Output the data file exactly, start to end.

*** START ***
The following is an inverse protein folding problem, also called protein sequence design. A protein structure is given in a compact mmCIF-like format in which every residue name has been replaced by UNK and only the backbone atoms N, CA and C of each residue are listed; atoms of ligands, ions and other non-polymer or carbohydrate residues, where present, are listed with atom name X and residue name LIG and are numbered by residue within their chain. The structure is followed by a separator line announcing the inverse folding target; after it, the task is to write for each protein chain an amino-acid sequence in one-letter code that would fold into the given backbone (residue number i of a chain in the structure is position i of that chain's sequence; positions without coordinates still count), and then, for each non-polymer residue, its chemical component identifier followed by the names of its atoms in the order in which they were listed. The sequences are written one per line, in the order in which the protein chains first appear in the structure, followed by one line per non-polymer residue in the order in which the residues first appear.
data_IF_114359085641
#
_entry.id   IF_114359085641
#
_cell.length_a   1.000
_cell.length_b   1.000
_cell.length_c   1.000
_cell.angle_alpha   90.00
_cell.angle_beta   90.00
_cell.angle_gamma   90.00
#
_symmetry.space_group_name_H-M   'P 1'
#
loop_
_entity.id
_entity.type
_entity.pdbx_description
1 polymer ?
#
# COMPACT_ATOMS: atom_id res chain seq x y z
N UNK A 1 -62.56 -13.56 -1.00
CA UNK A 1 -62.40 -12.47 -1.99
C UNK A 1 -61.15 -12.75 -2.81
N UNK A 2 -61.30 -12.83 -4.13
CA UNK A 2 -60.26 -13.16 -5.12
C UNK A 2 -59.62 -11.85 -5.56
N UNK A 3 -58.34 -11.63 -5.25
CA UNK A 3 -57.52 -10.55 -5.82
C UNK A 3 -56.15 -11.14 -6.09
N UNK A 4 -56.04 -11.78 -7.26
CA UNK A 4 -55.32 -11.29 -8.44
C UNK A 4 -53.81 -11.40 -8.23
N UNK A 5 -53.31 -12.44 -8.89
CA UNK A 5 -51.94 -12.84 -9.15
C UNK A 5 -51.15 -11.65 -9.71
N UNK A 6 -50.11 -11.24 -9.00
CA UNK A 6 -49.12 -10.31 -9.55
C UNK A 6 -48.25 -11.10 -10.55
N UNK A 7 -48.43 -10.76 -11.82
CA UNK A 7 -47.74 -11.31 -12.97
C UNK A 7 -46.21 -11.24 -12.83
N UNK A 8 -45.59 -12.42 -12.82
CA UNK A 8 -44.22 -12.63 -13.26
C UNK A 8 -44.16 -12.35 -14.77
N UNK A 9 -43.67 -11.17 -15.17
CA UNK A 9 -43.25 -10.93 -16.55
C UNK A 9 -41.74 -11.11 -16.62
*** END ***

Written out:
The following is an inverse protein folding problem, also called protein sequence design. A protein structure is given in a compact mmCIF-like format in which every residue name has been replaced by UNK and only the backbone atoms N, CA and C of each residue are listed; atoms of ligands, ions and other non-polymer or carbohydrate residues, where present, are listed with atom name X and residue name LIG and are numbered by residue within their chain. The structure is followed by a separator line announcing the inverse folding target; after it, the task is to write for each protein chain an amino-acid sequence in one-letter code that would fold into the given backbone (residue number i of a chain in the structure is position i of that chain's sequence; positions without coordinates still count), and then, for each non-polymer residue, its chemical component identifier followed by the names of its atoms in the order in which they were listed. The sequences are written one per line, in the order in which the protein chains first appear in the structure, followed by one line per non-polymer residue in the order in which the residues first appear.
data_IF_114359085641
#
_entry.id   IF_114359085641
#
_cell.length_a   1.000
_cell.length_b   1.000
_cell.length_c   1.000
_cell.angle_alpha   90.00
_cell.angle_beta   90.00
_cell.angle_gamma   90.00
#
_symmetry.space_group_name_H-M   'P 1'
#
loop_
_entity.id
_entity.type
_entity.pdbx_description
1 polymer ?
#
# COMPACT_ATOMS: atom_id res chain seq x y z
N UNK A 1 -62.56 -13.56 -1.00
CA UNK A 1 -62.40 -12.47 -1.99
C UNK A 1 -61.15 -12.75 -2.81
N UNK A 2 -61.30 -12.83 -4.13
CA UNK A 2 -60.26 -13.16 -5.12
C UNK A 2 -59.62 -11.85 -5.56
N UNK A 3 -58.34 -11.63 -5.25
CA UNK A 3 -57.52 -10.55 -5.82
C UNK A 3 -56.15 -11.14 -6.09
N UNK A 4 -56.04 -11.78 -7.26
CA UNK A 4 -55.32 -11.29 -8.44
C UNK A 4 -53.81 -11.40 -8.23
N UNK A 5 -53.31 -12.44 -8.89
CA UNK A 5 -51.94 -12.84 -9.15
C UNK A 5 -51.15 -11.65 -9.71
N UNK A 6 -50.11 -11.24 -9.00
CA UNK A 6 -49.12 -10.31 -9.55
C UNK A 6 -48.25 -11.10 -10.55
N UNK A 7 -48.43 -10.76 -11.82
CA UNK A 7 -47.74 -11.31 -12.97
C UNK A 7 -46.21 -11.24 -12.83
N UNK A 8 -45.59 -12.42 -12.82
CA UNK A 8 -44.22 -12.63 -13.26
C UNK A 8 -44.16 -12.35 -14.77
N UNK A 9 -43.67 -11.17 -15.17
CA UNK A 9 -43.25 -10.93 -16.55
C UNK A 9 -41.74 -11.11 -16.62